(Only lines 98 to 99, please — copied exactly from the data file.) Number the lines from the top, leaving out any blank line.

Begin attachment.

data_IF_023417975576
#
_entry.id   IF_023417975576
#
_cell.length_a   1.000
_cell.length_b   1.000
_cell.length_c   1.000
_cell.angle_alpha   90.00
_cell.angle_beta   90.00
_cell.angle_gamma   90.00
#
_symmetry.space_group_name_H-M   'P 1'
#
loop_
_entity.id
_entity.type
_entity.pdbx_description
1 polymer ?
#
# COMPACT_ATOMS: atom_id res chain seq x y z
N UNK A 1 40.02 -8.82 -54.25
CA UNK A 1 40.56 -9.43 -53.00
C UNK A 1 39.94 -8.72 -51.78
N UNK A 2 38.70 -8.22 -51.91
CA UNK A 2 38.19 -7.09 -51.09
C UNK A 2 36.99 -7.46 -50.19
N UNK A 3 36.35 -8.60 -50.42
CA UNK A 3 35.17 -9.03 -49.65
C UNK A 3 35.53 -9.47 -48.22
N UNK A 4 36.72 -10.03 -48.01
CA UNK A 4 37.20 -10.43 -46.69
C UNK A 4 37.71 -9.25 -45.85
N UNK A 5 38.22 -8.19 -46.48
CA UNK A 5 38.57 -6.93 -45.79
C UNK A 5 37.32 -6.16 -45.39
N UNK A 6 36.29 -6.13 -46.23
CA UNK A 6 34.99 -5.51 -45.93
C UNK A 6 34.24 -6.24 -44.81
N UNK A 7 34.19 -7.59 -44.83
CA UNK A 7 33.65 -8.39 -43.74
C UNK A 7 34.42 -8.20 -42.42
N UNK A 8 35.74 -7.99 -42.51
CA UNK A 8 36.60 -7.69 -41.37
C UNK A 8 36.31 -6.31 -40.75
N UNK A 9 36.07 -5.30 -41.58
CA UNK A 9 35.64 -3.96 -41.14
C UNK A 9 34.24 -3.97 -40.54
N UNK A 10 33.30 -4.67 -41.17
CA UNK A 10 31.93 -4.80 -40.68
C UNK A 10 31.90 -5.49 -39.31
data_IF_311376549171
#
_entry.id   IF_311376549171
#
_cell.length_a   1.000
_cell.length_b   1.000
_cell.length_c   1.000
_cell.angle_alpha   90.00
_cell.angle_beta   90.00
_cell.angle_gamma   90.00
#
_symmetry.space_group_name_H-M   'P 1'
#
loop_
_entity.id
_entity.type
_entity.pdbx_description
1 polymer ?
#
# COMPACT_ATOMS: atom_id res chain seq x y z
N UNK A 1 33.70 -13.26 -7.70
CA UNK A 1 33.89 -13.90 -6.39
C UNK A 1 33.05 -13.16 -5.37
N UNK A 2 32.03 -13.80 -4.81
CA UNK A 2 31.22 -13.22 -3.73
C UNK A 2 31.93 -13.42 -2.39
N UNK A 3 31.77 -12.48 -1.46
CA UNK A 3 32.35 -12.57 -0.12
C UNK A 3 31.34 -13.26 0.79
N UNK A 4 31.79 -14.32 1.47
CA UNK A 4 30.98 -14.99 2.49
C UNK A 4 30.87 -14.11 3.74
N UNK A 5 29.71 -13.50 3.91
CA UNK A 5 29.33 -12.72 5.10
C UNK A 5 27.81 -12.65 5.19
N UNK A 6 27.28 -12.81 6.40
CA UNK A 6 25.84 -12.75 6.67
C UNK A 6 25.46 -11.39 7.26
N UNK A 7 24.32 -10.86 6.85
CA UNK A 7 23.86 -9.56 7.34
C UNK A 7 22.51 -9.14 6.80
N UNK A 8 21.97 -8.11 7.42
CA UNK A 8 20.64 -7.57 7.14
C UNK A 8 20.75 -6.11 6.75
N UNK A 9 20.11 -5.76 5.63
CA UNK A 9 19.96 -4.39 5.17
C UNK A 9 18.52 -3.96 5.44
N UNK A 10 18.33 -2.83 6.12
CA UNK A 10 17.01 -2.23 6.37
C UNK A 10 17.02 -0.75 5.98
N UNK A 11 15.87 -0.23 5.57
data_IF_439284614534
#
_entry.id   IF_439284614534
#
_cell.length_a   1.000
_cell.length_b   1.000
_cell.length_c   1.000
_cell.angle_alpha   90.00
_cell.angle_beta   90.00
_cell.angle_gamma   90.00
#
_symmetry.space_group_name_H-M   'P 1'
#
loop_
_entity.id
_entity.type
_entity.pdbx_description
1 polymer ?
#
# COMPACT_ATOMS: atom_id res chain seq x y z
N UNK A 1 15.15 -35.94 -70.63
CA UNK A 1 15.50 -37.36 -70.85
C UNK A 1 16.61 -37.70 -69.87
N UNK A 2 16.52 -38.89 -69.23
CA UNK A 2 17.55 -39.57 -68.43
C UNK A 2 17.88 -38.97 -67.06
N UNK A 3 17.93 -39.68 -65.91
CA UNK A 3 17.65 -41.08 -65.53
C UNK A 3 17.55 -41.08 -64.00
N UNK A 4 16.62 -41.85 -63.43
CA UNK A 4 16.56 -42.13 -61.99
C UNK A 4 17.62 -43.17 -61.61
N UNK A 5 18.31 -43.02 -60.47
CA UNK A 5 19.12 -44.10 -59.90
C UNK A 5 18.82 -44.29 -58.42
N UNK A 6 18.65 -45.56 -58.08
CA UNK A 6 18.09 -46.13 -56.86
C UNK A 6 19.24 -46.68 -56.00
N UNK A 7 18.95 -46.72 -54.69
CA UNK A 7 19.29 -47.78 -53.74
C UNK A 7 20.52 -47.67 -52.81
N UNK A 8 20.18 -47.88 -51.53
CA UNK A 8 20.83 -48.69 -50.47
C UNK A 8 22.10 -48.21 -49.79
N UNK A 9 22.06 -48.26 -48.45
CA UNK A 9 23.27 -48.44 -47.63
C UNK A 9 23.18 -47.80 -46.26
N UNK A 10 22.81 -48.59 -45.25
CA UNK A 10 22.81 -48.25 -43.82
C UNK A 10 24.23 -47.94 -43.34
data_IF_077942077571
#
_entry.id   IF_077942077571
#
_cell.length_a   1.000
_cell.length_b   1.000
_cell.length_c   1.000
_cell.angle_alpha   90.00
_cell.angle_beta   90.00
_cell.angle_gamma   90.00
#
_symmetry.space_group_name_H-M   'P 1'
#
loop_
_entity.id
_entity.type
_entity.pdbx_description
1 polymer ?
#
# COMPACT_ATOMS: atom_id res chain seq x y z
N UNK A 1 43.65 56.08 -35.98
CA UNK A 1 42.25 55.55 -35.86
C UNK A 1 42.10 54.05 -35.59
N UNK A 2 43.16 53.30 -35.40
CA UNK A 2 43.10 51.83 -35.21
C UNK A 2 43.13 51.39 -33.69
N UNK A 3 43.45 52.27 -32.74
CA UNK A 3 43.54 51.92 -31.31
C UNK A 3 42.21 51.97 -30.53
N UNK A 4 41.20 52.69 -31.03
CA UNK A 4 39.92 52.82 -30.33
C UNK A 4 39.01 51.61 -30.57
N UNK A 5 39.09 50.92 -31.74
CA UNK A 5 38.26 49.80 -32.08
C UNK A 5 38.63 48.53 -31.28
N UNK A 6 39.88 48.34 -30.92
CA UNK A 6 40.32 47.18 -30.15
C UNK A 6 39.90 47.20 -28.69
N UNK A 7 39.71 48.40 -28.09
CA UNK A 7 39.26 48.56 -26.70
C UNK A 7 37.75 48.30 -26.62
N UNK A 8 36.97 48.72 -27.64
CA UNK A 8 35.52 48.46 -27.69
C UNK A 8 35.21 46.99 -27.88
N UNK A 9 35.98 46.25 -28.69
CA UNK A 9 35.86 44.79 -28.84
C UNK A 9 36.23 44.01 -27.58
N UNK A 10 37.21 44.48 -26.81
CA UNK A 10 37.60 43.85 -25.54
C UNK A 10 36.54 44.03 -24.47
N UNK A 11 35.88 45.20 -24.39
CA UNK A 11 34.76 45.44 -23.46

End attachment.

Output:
N UNK A 10 18.33 -2.83 6.12
CA UNK A 10 17.01 -2.23 6.37